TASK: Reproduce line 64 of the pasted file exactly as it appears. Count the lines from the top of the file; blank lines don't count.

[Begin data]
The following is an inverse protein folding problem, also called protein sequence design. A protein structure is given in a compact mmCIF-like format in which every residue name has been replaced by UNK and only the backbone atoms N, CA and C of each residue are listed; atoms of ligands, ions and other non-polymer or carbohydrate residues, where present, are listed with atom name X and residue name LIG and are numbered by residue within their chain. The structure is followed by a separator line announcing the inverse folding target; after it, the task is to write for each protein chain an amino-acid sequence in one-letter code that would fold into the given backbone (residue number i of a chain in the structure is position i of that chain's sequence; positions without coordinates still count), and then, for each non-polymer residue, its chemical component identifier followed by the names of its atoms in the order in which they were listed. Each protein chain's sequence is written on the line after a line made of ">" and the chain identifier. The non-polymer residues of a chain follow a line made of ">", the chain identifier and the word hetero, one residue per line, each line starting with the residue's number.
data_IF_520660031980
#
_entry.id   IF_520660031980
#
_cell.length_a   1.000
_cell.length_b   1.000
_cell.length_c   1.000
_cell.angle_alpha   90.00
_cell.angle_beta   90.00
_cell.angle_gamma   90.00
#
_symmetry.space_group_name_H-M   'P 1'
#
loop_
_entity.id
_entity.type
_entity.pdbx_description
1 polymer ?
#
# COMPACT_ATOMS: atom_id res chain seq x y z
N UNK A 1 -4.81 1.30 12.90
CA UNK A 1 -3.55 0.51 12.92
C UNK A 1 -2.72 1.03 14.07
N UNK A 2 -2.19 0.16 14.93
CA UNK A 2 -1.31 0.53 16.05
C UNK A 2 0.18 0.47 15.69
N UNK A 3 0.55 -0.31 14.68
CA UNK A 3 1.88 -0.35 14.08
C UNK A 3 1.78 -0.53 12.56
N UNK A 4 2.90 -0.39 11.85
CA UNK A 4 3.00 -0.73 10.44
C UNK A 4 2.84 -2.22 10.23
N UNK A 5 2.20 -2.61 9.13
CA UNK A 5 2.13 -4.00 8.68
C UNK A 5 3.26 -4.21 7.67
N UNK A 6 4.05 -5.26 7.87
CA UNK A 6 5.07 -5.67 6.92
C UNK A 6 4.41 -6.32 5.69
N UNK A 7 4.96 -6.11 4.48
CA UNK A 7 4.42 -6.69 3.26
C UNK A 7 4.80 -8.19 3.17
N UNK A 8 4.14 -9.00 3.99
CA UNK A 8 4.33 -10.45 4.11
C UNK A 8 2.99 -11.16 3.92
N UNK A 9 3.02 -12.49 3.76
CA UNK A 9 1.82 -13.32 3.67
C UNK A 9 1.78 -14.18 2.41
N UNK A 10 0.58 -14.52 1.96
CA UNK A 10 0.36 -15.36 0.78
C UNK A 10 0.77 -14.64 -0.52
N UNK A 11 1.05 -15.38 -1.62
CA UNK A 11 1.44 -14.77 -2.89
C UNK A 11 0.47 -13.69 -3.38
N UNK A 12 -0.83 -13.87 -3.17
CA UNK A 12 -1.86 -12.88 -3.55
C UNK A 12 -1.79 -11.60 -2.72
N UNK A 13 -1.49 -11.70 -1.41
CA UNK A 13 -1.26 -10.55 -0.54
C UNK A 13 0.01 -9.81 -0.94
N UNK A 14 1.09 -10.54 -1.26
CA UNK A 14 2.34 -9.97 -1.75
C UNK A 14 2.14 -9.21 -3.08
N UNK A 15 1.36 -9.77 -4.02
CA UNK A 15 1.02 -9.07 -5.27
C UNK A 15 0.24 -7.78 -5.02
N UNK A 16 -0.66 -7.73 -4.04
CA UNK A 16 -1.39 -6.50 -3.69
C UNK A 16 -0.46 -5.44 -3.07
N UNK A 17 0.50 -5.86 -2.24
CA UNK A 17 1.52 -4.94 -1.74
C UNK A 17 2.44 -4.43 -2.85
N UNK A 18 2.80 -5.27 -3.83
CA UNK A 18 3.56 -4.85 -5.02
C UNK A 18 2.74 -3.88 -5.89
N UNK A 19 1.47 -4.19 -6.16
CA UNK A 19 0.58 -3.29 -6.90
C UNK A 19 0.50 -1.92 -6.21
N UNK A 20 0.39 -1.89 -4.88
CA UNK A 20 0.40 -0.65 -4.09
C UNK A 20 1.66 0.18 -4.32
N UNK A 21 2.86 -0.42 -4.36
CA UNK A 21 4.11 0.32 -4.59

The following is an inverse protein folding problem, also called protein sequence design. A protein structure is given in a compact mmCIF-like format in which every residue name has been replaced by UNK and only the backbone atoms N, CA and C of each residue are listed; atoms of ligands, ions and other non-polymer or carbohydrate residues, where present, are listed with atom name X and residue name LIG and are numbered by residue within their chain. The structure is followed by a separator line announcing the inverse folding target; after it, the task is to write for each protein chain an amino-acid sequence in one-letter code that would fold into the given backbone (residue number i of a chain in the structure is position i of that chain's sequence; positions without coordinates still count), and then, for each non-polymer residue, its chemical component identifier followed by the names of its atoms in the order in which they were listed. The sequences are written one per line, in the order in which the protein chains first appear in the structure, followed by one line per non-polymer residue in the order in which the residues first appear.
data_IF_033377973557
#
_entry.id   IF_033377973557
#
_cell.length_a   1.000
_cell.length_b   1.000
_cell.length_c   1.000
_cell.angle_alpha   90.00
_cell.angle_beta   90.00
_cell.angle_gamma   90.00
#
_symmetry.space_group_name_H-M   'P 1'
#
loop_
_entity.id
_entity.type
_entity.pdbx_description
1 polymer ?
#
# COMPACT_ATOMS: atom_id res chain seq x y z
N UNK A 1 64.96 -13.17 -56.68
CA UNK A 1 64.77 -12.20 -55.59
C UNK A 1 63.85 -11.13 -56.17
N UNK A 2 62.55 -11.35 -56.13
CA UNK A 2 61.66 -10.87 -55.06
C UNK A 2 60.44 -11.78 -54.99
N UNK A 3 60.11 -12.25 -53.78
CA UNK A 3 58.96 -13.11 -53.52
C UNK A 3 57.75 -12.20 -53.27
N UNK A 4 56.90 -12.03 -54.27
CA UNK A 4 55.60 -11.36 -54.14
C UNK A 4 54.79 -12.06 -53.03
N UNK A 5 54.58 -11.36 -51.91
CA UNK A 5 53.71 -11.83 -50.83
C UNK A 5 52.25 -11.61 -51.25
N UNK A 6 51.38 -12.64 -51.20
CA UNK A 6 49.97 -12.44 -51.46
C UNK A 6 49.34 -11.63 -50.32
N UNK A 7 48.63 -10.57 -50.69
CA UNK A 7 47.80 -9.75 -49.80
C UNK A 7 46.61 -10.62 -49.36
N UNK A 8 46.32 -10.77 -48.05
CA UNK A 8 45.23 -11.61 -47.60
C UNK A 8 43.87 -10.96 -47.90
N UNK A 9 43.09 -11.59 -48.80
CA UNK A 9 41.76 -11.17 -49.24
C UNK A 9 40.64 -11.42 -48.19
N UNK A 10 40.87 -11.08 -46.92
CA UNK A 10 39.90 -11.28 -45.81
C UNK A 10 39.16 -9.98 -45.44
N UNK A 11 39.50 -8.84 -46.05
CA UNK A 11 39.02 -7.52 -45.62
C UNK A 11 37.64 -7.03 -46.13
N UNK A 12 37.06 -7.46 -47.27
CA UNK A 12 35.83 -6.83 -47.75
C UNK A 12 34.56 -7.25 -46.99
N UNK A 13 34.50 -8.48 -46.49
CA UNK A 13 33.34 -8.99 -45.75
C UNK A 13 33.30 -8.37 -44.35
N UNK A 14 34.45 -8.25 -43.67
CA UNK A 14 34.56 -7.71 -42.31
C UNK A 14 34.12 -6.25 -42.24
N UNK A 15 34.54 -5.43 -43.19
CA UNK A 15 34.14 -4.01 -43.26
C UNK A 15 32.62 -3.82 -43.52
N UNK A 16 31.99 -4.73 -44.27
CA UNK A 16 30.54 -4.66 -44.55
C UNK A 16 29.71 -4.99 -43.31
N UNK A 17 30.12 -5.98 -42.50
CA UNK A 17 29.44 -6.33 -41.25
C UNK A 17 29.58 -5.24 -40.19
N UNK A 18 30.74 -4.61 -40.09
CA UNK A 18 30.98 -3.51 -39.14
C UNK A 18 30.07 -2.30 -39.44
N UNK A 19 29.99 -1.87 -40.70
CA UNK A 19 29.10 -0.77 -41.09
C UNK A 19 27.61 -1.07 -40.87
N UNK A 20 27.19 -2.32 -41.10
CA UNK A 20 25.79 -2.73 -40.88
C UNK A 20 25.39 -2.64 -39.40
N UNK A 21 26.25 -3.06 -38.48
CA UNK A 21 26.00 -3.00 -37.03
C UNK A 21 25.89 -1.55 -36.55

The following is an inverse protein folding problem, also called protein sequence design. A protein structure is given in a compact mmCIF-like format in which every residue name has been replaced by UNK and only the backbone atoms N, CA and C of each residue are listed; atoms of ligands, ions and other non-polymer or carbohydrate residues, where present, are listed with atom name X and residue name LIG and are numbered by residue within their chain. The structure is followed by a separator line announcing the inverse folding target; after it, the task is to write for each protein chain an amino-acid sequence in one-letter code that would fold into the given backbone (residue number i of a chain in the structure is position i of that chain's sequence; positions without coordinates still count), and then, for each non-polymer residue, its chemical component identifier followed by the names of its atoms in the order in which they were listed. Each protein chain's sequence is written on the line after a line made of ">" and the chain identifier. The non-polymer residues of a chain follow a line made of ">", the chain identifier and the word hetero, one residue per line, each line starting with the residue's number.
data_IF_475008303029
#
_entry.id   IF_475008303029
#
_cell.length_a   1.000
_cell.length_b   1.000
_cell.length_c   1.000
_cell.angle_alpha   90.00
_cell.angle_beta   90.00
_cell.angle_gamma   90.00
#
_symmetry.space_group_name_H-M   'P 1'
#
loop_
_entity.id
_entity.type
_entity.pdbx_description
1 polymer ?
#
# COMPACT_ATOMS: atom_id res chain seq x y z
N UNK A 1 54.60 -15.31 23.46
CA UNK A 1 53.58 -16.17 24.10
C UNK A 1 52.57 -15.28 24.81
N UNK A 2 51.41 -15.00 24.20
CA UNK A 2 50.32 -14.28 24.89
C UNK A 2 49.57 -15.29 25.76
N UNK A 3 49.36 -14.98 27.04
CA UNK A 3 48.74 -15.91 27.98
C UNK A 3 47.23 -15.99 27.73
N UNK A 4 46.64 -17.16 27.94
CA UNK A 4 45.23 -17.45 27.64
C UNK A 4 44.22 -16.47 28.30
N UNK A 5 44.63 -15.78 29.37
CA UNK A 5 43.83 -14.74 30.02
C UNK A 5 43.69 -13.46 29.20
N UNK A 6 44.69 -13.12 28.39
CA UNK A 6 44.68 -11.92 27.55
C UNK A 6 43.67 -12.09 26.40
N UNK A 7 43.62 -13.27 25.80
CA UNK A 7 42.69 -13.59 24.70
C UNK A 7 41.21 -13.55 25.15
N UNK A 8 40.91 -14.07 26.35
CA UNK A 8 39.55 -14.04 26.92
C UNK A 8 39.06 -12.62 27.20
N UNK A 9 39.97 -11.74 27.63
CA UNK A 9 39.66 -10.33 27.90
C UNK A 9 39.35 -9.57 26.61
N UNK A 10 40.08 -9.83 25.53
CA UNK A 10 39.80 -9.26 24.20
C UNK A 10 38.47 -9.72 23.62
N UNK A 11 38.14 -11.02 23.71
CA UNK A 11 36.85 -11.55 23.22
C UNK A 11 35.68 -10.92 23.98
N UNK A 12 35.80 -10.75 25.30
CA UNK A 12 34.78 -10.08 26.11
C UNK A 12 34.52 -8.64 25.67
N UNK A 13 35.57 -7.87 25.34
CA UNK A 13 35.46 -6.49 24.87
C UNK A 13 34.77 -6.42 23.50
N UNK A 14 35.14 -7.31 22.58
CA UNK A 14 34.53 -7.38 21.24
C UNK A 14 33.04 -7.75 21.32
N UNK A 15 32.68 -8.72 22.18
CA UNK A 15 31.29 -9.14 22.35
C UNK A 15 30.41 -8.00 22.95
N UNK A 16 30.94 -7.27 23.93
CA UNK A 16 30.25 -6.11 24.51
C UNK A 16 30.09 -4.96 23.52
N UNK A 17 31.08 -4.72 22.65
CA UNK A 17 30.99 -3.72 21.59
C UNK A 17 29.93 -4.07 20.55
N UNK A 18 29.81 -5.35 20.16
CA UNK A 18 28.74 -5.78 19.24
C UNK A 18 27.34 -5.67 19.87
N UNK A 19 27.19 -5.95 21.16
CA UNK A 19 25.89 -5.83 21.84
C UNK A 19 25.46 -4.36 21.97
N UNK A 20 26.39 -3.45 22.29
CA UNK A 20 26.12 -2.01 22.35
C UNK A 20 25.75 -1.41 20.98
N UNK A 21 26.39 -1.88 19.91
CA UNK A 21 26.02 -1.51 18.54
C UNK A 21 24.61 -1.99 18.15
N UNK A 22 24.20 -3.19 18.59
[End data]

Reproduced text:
N UNK A 15 1.36 -9.77 -4.02